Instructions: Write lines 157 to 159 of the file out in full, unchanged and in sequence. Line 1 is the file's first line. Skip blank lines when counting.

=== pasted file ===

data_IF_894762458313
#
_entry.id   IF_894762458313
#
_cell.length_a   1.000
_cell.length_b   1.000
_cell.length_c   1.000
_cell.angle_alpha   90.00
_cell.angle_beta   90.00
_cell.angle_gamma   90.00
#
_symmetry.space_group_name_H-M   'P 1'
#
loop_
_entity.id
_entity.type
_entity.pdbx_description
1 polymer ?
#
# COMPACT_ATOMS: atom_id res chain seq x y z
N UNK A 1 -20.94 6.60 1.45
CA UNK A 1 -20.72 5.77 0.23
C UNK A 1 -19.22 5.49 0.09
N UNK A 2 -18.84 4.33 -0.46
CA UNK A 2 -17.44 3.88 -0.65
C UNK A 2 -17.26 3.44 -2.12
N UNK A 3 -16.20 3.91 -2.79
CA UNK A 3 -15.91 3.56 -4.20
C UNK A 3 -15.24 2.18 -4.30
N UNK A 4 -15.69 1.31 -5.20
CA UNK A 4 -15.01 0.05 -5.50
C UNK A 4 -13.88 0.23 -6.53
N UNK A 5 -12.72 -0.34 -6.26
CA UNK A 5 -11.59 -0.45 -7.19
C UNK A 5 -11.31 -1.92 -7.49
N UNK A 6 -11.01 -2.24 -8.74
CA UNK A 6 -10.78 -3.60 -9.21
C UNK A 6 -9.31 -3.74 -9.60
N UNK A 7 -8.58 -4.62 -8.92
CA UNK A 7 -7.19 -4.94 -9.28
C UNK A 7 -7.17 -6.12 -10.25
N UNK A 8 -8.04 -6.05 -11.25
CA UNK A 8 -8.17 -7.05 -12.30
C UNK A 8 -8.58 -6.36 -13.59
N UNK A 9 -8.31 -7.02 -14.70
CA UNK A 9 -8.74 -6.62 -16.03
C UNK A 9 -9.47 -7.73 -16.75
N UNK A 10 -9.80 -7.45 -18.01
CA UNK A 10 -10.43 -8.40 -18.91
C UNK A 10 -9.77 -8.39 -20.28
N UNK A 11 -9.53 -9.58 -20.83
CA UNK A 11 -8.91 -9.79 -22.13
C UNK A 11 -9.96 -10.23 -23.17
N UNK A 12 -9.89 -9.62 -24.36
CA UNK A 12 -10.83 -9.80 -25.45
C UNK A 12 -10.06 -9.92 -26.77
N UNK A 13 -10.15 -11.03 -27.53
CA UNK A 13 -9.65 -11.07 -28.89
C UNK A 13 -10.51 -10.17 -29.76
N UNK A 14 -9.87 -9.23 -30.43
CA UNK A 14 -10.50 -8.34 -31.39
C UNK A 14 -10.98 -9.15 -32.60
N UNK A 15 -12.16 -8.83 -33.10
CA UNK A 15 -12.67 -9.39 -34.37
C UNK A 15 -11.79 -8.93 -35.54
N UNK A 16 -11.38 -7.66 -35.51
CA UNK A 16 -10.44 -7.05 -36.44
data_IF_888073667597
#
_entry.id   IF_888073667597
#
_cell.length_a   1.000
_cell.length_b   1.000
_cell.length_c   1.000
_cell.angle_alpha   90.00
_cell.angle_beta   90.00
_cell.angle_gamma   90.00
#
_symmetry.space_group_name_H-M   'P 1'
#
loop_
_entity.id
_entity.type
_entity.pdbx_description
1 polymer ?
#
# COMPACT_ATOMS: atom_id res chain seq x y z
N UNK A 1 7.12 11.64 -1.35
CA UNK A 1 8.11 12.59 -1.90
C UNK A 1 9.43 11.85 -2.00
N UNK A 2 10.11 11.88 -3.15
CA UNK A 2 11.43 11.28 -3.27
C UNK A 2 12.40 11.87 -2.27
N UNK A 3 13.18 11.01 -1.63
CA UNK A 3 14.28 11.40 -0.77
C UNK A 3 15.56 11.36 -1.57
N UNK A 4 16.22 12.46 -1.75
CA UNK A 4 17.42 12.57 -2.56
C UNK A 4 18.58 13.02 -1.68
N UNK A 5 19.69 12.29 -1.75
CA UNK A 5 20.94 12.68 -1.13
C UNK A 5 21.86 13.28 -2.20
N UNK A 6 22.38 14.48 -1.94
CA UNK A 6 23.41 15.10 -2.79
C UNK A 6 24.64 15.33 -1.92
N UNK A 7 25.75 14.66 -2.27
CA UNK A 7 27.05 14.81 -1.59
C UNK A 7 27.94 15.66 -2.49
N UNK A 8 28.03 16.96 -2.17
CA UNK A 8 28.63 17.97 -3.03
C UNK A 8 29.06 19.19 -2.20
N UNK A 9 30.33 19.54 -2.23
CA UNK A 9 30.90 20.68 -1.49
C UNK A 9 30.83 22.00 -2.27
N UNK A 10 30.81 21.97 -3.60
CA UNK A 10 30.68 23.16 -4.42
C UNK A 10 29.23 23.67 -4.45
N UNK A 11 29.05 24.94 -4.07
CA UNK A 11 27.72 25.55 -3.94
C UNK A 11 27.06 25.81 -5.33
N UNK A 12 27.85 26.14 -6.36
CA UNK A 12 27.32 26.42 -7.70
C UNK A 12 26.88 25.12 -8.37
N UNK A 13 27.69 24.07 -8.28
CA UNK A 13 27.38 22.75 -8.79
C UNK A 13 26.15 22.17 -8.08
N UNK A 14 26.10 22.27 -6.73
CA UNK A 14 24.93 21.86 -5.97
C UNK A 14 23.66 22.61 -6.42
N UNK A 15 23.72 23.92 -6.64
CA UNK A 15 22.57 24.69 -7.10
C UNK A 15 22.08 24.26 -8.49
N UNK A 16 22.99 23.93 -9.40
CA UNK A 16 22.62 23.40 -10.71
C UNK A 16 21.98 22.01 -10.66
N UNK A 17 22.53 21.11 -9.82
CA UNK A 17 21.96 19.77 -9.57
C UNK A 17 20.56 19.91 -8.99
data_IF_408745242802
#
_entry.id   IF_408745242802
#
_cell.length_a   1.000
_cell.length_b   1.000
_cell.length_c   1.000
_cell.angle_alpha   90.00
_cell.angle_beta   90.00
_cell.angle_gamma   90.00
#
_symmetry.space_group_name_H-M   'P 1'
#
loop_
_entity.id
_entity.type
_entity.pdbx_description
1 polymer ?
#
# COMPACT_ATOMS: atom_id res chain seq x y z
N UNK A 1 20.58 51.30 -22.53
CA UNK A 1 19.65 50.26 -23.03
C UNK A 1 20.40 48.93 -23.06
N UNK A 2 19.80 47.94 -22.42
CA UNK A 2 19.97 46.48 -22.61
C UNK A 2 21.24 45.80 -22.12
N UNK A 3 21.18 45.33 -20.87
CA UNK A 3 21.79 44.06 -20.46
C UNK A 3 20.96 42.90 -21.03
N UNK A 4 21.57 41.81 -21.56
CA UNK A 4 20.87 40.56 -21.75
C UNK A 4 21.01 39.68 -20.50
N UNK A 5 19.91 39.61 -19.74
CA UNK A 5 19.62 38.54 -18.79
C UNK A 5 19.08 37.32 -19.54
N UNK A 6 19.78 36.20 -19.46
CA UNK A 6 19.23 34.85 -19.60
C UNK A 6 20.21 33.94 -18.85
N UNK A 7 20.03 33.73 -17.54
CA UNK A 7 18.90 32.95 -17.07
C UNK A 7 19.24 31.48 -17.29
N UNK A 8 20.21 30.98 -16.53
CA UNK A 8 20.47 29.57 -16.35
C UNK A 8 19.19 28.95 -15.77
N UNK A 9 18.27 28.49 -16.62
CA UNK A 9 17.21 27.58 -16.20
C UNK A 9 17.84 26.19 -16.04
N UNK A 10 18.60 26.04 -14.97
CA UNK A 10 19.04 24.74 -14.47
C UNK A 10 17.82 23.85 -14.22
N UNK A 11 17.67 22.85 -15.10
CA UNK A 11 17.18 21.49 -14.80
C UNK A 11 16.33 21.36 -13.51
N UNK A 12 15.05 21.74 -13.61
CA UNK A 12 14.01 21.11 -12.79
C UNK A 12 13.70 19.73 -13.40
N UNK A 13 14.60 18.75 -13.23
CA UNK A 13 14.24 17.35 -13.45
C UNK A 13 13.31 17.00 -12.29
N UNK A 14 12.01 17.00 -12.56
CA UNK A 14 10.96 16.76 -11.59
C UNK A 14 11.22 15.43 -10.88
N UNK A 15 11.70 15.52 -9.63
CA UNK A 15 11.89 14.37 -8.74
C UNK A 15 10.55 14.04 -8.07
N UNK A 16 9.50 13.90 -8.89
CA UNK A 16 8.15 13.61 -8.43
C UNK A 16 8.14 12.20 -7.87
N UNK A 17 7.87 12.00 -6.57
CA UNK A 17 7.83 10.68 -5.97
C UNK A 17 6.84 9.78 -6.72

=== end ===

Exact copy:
#
# COMPACT_ATOMS: atom_id res chain seq x y z
N UNK A 1 20.58 51.30 -22.53